In Search of Knowledge
By Patrick Shannahan

As published in American Border Collie Magazine in Nov/Dec 1993

My trip to North Wales was not set up at the most popular time for sheepdog trials. In fact, if I could have delayed it for 2 weeks there would have been a trial nearly every day and some days I would have had a choice of 3-4 trials to attend. But my main goal was to see the dogs and how they are used in Wales.

Since this was my first trip to Great Britain I had preconceived notions of what the country would be like. Of course I knew it would be green and that there would be sheep - but not that green and not so many sheep! After arriving I was simply amazed at the number of pastures and the large number of ewes and lambs grazing the abundant grass.

I arrived on a Thursday afternoon as the guest of Selwyn and Audrey Jones of Ffestinoig. Although I was tired from the 19 hours of nonstop travel, I was quite excited about all the coming days that 1 would be in Wales. Our first "trial" day took us to three trials. We arrived at the first trial at approximately 9:00 a.m. This trial was on Anglesey Island off the coast of Wales. Selwyn entered two dogs on the spot. There was no pre-registration at any of the trials we attended. The course was not large, it had about a 200 yard outrun, lift, fetch, drive, and pen. There was no shed or single.

As with all the trials I attended the problems the Welsh had were similar to ours. The sheep were varied, some good and some bad. And the dogs were varied, some good and some bad. That first day I spotted several dogs I liked and would get to watch over the next few weeks. My host had good runs at the final trial that day and ended third with his dog Mirk.

The amazing part of watching these local trials was the number of dogs that they ran each day. They could run up to 110 dogs with a standard being set during the early afternoon. As the day went on, the standard would be that as soon as you missed an obstacle, you had to retire or were called off. This includes runs that had been near perfect up to that point.

Another part of their trials that surprised me was the lack of attention to having the sheep settled at the top. Most of the sheep were run out of the let out pen and were left to set close from the top fence. It was quite lucky if a dog was able to get around his sheep and settle at the lift. Most of the trials used three sheep and had no shed or single.

Selwyn took us up to the mountains to push ewes higher on the hill. He took two dogs - 4-year-old Gwen and 11-year-old Jim. The dogs worked magically on whistles as they were being commanded up to 1/2 mile away. Gwen showed tremendous stamina covering large quantities of ground and not showing any signs of fatigue.

Selwyn runs approximately 1100 Welsh-bred sheep and pastures older ewes in the valley while putting young ewes on the hills. The hill sheep are conditioned and bred to stay on his section of the mountain as there are no fences to separate them from other farmers' flocks. Most of the ewes had singles and those with ewe lambs were put on the mountains to condition and train the lamb to learn their boundaries.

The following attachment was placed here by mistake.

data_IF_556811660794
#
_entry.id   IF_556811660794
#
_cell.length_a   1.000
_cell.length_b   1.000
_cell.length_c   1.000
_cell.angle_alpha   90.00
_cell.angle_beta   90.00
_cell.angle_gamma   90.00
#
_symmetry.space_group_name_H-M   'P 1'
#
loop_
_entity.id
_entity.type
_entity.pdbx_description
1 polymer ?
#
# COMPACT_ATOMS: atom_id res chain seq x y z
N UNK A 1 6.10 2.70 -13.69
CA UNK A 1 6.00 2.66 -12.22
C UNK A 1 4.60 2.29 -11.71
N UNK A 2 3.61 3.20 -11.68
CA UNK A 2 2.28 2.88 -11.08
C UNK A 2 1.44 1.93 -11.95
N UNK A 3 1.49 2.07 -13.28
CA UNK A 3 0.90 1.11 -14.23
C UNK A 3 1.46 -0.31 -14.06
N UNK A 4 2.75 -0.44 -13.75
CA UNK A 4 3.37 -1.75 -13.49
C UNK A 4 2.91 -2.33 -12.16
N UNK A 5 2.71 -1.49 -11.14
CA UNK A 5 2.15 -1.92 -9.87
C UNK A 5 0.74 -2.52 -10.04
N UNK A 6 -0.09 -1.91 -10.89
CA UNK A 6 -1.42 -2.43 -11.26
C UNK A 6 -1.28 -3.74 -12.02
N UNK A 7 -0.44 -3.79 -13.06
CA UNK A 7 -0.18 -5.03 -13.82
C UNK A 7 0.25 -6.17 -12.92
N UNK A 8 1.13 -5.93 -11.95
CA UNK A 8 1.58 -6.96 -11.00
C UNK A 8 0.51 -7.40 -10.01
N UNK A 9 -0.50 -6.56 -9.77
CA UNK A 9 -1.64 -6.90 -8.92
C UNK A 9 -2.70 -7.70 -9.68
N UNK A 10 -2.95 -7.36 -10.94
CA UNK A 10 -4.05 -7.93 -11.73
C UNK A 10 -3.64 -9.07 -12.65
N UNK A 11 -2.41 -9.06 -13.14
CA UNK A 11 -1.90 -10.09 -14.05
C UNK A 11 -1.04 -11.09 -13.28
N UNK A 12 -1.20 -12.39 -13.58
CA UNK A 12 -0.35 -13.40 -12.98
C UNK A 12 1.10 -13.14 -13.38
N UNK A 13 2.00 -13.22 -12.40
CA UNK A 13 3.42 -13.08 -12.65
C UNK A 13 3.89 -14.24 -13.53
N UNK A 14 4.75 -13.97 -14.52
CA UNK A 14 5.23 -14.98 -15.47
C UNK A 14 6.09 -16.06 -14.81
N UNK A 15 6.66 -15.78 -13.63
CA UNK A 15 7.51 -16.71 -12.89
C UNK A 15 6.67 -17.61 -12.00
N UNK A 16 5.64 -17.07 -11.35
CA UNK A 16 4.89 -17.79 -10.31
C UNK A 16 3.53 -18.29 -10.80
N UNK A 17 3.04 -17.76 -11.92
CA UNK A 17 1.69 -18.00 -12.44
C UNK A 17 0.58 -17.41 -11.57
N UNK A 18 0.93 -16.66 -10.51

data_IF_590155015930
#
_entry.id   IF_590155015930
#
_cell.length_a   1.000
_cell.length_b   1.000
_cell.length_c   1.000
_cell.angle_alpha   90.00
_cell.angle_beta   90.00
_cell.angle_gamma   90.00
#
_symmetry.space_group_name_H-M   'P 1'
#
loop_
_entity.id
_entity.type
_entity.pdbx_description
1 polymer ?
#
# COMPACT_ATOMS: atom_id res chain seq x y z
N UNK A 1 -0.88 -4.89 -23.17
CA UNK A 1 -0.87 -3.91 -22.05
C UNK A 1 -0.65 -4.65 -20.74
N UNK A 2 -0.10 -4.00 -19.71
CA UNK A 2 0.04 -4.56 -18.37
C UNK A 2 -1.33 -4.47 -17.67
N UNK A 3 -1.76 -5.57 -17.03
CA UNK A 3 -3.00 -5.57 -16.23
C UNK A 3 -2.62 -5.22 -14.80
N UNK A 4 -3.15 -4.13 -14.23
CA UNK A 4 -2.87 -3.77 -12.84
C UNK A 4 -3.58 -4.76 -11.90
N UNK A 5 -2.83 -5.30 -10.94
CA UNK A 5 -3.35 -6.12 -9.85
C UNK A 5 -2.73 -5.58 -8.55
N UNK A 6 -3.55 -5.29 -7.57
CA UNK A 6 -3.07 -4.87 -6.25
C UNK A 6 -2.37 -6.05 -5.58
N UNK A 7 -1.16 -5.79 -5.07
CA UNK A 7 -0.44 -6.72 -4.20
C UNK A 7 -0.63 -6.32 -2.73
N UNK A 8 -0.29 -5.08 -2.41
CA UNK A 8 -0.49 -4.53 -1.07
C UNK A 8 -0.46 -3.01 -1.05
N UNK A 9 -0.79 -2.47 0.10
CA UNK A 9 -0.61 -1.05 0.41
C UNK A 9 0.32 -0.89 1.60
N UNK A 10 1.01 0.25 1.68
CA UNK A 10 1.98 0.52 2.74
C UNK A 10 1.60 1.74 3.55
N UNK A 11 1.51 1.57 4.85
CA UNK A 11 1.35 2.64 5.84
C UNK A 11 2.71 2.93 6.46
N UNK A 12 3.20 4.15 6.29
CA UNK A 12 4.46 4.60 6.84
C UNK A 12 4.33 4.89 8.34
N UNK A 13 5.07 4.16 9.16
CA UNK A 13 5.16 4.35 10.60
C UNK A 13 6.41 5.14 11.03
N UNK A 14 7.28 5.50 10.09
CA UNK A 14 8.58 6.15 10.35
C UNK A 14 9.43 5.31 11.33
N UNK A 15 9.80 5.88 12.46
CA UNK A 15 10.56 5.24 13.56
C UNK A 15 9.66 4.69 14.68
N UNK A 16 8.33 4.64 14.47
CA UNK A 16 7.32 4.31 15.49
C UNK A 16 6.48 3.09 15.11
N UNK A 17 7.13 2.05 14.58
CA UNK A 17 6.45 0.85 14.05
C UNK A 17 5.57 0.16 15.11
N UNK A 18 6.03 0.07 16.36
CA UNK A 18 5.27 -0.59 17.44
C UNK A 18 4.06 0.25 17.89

A friend from the States, Lena Bailey, supplemented our tour of Wales. She took us to Aled Owens to see his dogs. Aled has had tremendous success the past few years with dogs from his highly successful Jess and Ben lines. This was of great interest to me as many of the young pups I start have these lines bred into them.

Aled showed us a coming 20-month-old son, Roy, who he thinks is much like his father Ben. We were also treated to watching two litter brothers, Craig and young Ben, put through their paces. Craig was fourth at the International last year and also won at a trial I got to see a few days later. Aled and his wife, Jane, have a beautiful farm; part of the farmhouse dates back to the 1200's.

Another day was spent going to the lamb auction in Bala. Much to my surprise all lambs were weighed and then sold in the pen in which they had been put. The auctioneer went from pen to pen announcing the weight and then selling the lambs by the head. The crowd of buyers and interested parties followed the auctioneer even in a light rain.

One of the highlights of our holiday was a trip to the Royal Welsh Exhibition. This was an agricultural show with approximately 65,000 people attending daily. We saw the best of Welsh livestock including 2000 sheep of 38 different breeds. We were also treated to a trial and sheepdog demonstration given by Katy Cropper. The Welsh are very proud of their livestock and it was a treat to see the line-up of champions. The most popular attraction was the Welsh Cob stallions as people lined up early in the morning to get the best seats.

Sunday we went to Glyn, Beryl, and Ceri Jones for dinner. The Bwlch Isaf farm is nestled above a beautiful valley with a tremendous view. Ceri and Glyn showed us their promising young dogs and Beryl treated us to a fabulous roast pork dinner. Wynn Edward (he won the International in 1981 and 1982) stopped by to work a young son of his dog, Don. The Jones' dogs mostly go back to the great Bwlch Talf.

The rest of our time was spent looking at young dogs in various places. I noticed that at the 8- to 16-month-old stage their dogs are much further along than ours are. The pups I saw were working well on whistles and driving. The other difference I noticed was that their pups had much cleaner and wider flank commands. This of course is necessary because of the flighty Welsh sheep.

Although I saw beautiful dogs, I came away feeling that we are on the right track in this country. I did feel our dogs would have been quite competitive, as would our handlers. But it was still a treat to see past International winners Alan Jones, Glyn Jones, Wynn Edwards, and Sydney Price. All of the Welsh people made us feel at home and at ease and I appreciated their warm hospitality.